Naengmyeon Three Ways
Naengmyeon is one of the few popular dishes in contemporary Korean cuisine that has origins in North Korea, where it was traditionally consumed in winter with fresh snow used to keep the noodles and broth at an icy temperature. Refrigeration has reversed the game for the cold noodles, now ideal for cooling off throughout the steamy Korean summer.
The two major styles of naengmyeon are classified by their North Korean city of origin. The style of the DPRK capital, Pyongyang, features a mild beef-based broth and noodles made with buckwheat while the coastal city of Hamheung boasts a richer, pungent broth and noodles made of sweet-potato starch. Furthermore, these noodles can be had in mul or bibim variations, the latter being ideal for those who like some spice. Sample each North Korean style at a cold noodle joint that’s been around for decades, or depart from the Korean dichotomy to try the dish in a refreshing Chinese style in Yeonnam-dong. Happy slurping, happy summer.
Eulmildae (을밀대 평양냉면)
In Seoul, as soon as the temperatures start to edge above jacket weather, getting the best naengmyeon the city has to offer is going to involve a wait. Eulmildae exemplifies this rule. Though it’s tucked away in Yeomni-dong (not too far from Ewha Womans University), Eulmildae’s tiny space is perpetually besieged by hungry patrons after icy, noodly refreshment. Pyongyang style is the name of the game here, and that means a mild, mild broth and hearty, buckwheat-y noodles. The noodles are the best part, earthy in color and taste with flecks of buckwheat you can see. Eulmildae offers mul and bibim naengmyeon for KRW 10,000 a bowl. The mul naengmyeon will work best for Pyongyang diehards. This reviewer happens to be Hamheung-style-biased and would describe even an excellent Pyongyang style mul broth as a bit dull. Thankfully, Eulmildae sticks to a tradition that seems to be fading from contemporary naengmyeon and graces the noodles with a slice of Asian pear. The bibim naengmyeon at Eulmildae has a nice sauce that’s flavorful without tipping the spicy or sweet scale too far in one direction. The brisket pieces atop the noodles are the delicious tease of meat they’re meant to be, keeping the noodles in the spotlight.
Wrap your chopsticks around a new world of naengmyeon by trying it Chinese style. At Hyangmi in the burgeoning Little Taiwan section of Yeonnam-dong, the cold noodles are simply called naengmyeon, although it’s truly a noodle dish that could hold its own category. Thin, toothy noodles the color of egg yolk are topped with clusters of baby shrimp, small squid pieces, julienned vegetables, shredded egg cake and the flavor lynchpin: a hefty dollop of peanut sauce. Korean naengmyeon is browns, reds, and dark greens. At Hyangmi it’s yellows, oranges and beige. Churn the noodles in their dressing to reveal a nutty, fragrant cold broth. Sipping the broth on its own, as with all good naengmyeon, is a chilly delight. It’s a tangy but light taste not usually expected from a Chinese-style noodle dish. These noodles are joyfully refreshing, but don’t be fooled by the soft flavors: this is heavy eating. A post-noodle stroll comes recommended.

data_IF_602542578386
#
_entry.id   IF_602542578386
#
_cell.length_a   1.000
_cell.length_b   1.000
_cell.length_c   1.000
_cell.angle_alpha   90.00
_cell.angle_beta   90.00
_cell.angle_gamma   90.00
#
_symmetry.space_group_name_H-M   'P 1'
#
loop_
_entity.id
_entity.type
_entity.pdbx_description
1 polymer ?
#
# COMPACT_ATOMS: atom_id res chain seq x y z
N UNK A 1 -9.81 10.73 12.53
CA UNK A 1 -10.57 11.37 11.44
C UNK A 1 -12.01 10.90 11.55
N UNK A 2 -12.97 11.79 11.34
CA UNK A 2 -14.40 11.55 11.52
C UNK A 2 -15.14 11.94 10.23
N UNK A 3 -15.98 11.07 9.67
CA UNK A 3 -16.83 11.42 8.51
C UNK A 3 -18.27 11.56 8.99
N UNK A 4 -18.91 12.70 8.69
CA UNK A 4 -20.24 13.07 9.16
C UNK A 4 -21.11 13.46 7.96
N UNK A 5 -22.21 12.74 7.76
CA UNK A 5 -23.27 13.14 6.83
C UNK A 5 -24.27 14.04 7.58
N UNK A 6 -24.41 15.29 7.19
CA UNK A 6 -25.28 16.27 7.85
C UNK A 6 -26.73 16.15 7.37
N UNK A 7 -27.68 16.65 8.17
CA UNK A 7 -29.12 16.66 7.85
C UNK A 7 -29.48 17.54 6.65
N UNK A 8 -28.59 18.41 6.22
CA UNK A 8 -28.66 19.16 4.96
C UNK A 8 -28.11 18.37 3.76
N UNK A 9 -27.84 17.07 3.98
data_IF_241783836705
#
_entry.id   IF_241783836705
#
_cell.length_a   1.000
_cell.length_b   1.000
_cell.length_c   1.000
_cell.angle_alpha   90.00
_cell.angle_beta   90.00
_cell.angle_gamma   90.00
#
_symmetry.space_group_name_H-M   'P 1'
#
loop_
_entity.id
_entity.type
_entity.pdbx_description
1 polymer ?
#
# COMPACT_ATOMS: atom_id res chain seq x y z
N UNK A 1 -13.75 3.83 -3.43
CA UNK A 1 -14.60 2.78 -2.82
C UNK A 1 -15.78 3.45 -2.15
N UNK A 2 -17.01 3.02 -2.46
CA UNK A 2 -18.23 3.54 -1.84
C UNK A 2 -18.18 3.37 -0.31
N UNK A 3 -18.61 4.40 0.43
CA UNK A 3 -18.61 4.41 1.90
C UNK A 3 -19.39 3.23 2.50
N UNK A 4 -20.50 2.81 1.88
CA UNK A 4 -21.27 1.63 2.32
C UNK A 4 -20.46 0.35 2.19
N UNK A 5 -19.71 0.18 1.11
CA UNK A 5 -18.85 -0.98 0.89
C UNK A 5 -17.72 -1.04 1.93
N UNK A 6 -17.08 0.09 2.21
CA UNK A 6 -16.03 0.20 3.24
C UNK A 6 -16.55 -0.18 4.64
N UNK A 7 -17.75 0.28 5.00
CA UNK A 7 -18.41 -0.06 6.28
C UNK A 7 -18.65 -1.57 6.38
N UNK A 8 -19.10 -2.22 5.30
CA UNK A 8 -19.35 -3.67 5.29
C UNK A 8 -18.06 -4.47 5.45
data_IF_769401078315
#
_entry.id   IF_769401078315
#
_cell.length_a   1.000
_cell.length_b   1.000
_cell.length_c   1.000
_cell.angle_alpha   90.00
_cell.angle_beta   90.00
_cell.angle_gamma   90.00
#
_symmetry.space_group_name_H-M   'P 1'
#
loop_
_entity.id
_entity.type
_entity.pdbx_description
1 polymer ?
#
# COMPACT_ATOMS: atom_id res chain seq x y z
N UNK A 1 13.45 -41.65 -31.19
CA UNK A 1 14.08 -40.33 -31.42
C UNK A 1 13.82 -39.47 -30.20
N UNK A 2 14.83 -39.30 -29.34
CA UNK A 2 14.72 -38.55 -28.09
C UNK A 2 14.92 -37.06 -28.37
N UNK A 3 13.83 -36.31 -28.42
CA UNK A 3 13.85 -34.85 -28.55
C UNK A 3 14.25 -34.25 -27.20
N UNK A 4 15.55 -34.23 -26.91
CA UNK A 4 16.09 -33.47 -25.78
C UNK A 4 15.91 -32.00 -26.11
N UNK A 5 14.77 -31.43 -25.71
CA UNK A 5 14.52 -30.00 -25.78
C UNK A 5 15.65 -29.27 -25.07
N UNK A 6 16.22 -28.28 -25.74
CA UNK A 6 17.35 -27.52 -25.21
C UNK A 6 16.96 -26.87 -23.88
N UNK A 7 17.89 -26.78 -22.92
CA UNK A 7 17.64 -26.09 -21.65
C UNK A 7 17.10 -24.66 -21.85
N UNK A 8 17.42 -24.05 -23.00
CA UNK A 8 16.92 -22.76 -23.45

Wonjo Hamheung Naengmyeon Yennaljip (원조함흥냉면 옛날집)
Walk through the disco, arcade glow of Jongno’s lighting district to arrive at Wonjo Hamheung Yennaljip ,which has been serving naengmyeon since the close of the Korean War. A massive framed tiger drawing on a dining room wall harkens back to a time when Korea may have still had a few of them. After lunch rush, the restaurant becomes a sort of quiet naengmyeon temple with just a few, mostly elderly cold noodle worshippers. Hamheung broth is known for its strong flavor and that is undoubtedly the case here. For a real Hamheung broth experience, order the mul naengmyeon, KRW 9,000. The oyster-gray noodles, which the English menu notes are made of 100 percent sweet potato starch, come balled in a tight nest and topped with visible chunks of ginger along with the standard cucumber slivers. Classic cold noodle condiments such as mustard, sugar and vinegar on the table, but this bowl of naengmyeon can stand on its own. Those in need of more funk should go for the hoe naengmyeon, also KRW 9,000, which comes in a tangy red sauce with chunks of skate.
147-6 Yeomni-dong, Mapo-gu, Seoul
228-26 Yeonnam-dong, Mapo-gu, Seoul
Wonjo Hamheung Naengmyeon Yennaljip
163 Yeji-dong, Jongno-gu, Seoul
Written by Charlotte Hammond
Photographed by Peter Kim and Robert Koehler